David Simmons 00:52:59.758 And Robbie asked about Telegraf being able to pull or accept unsolicited data. And basically Telegraf, depending on the plugin, can do either one. There are some Telegraf plugins that pull for data, and then there are others like the Particle one, that listen for incoming data. And with regard to drivers for PLCs and things like that, most of that depends on what protocol is coming out of the PLC. So we at Influx are working closely with the Eclipse Foundation IoT working group in trying to get plugins for Telegraf built that can handle some of the more common PLC output formats like PPMP and CoApp and things like that. So those are not necessarily supported right now, but definitely some of them are, like MQTT is supported out of the box with Telegraf. You can just turn it on.
Chris Churilo 00:55:36.196 If you don’t mind, there’s just a couple of other questions I think are worth covering. So a question about, “Why CoApp and not MQTT?”
Jeff Eiden 00:55:46.043 That’s a very good question. I think that gets quite technical quite quickly. I will say at the time that Particle was built, there was an analysis that was done on all of the different IoT communication protocols. We evaluated CoApp; we evaluated MQTT. And for a variety of reasons, CoApp just made the most sense, and it was ultimately what we decided to build on top of with Particle. But what I will say is to you, the end developer, the person that is building an IoT product, it doesn’t really matter, frankly. There’s all sorts of layers on top of those communication protocols that really provide the functionality to allow you to focus on what matters, which is what you’re building and the specific use case that you’re going after. In many ways CoApp and MQTT offer a lot of the same things, and the difference is more or less in semantics. So I would say, focus more on what the goal are of your IoT initiatives and less on some of the low-level networking protocol details. Because at the end of the day, they do largely the same thing.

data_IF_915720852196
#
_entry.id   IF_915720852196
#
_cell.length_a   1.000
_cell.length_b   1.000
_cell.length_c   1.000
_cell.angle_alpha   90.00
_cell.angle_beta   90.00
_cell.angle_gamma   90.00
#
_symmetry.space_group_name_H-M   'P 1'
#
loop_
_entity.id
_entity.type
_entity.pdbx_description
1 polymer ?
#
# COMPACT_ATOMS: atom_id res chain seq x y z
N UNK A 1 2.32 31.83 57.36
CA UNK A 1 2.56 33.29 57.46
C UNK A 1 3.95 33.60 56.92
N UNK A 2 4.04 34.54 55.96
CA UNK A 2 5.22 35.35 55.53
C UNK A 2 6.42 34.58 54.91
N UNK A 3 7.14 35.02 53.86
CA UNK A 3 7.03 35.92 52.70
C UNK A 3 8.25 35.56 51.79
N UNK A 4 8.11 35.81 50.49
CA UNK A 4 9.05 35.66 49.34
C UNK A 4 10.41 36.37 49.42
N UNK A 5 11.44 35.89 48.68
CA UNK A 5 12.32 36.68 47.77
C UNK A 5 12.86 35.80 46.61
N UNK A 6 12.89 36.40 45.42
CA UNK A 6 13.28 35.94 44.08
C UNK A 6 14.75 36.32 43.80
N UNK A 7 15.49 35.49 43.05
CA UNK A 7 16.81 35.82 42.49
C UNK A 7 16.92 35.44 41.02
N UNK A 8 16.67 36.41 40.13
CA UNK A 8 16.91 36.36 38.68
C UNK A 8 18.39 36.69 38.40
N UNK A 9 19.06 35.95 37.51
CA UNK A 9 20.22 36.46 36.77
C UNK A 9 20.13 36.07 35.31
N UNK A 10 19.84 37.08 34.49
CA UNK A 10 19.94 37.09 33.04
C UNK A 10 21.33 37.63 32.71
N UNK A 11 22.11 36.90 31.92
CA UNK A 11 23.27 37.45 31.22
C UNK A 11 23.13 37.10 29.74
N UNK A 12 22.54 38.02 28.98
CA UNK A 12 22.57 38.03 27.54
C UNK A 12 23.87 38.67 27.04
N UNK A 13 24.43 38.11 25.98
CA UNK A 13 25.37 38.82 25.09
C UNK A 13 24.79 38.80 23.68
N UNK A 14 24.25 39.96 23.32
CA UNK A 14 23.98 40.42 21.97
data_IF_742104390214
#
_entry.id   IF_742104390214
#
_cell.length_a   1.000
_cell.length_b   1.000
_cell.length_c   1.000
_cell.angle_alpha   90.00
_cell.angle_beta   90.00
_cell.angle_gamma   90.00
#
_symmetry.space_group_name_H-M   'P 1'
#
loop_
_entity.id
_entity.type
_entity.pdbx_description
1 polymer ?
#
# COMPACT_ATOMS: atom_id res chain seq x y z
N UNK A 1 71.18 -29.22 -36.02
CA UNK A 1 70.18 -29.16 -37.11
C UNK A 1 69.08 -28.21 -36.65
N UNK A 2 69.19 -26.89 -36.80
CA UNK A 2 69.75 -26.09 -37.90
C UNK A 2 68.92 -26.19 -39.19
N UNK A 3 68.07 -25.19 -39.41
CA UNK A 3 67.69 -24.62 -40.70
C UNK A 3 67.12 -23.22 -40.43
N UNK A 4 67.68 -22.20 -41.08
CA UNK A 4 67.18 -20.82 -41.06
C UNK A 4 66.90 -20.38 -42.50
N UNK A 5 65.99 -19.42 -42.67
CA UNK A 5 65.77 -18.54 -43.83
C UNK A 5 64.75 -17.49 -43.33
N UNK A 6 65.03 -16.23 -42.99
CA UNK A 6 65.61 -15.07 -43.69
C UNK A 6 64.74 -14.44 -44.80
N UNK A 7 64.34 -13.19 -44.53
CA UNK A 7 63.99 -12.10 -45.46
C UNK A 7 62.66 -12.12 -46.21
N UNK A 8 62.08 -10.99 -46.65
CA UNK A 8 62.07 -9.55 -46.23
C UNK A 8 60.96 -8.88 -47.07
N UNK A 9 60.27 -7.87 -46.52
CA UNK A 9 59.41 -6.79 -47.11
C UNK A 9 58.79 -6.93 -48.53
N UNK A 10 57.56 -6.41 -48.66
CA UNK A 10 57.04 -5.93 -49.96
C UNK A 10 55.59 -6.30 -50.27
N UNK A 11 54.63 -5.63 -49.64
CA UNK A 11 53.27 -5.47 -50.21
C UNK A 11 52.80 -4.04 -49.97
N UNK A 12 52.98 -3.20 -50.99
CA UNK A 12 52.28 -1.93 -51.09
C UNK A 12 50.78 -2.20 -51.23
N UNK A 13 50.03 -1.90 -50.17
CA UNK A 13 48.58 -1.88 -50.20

Chris Churilo 00:57:09.486 And then there’s just one—I don’t think we answered this one, but I think it’s worth answering. And then we’ll end with the questions. But Andrew asks, “Is most building automation systems operate on the BACnet protocol? Do either of the solutions support this protocol?”
Jeff Eiden 00:57:26.621 David, are you familiar with that?
David Simmons 00:57:29.156 I am not. But at some point, I guess, BACnet would talk to a gateway, which you could then do a, some sort of—you know—like an MQTT client to collect BACnet data and have Telegraf collect from there.